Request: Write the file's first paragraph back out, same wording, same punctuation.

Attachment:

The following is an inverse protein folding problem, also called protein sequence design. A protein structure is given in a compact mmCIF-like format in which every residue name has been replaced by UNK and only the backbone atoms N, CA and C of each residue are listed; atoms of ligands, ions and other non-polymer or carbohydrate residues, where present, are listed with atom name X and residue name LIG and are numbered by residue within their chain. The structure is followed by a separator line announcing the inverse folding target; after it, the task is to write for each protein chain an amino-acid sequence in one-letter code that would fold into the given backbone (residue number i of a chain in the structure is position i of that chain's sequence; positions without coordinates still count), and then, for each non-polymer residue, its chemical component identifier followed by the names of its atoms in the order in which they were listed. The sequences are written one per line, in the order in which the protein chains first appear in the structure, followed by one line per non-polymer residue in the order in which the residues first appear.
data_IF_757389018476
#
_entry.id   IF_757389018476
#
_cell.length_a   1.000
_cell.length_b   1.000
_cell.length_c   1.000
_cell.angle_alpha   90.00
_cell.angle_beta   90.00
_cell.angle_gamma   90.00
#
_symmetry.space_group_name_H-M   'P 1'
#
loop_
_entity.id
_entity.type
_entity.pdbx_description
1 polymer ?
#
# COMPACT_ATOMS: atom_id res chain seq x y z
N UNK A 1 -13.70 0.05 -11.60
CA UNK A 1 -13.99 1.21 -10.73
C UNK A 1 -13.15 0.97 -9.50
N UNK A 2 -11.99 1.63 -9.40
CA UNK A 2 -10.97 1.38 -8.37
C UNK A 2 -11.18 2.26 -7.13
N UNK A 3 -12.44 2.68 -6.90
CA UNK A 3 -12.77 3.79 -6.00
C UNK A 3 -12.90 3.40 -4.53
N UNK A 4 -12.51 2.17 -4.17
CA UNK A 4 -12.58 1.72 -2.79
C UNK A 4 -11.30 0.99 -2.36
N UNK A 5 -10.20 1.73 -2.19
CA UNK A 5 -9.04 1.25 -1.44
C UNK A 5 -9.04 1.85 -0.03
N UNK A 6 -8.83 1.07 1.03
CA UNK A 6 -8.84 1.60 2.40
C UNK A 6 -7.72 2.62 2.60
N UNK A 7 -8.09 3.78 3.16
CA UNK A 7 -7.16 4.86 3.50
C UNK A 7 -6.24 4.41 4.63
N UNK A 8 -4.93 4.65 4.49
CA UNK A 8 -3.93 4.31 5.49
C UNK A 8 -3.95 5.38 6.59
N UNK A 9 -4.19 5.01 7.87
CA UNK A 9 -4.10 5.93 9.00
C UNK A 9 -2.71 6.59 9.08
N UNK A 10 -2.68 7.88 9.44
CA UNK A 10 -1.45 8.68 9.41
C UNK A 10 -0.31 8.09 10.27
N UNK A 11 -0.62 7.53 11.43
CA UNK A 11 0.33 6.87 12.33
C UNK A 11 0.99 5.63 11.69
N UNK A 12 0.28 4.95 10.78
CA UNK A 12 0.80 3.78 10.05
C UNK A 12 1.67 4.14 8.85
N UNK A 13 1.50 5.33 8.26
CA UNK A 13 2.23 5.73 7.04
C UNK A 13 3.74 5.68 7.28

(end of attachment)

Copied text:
The following is an inverse protein folding problem, also called protein sequence design. A protein structure is given in a compact mmCIF-like format in which every residue name has been replaced by UNK and only the backbone atoms N, CA and C of each residue are listed; atoms of ligands, ions and other non-polymer or carbohydrate residues, where present, are listed with atom name X and residue name LIG and are numbered by residue within their chain. The structure is followed by a separator line announcing the inverse folding target; after it, the task is to write for each protein chain an amino-acid sequence in one-letter code that would fold into the given backbone (residue number i of a chain in the structure is position i of that chain's sequence; positions without coordinates still count), and then, for each non-polymer residue, its chemical component identifier followed by the names of its atoms in the order in which they were listed. The sequences are written one per line, in the order in which the protein chains first appear in the structure, followed by one line per non-polymer residue in the order in which the residues first appear.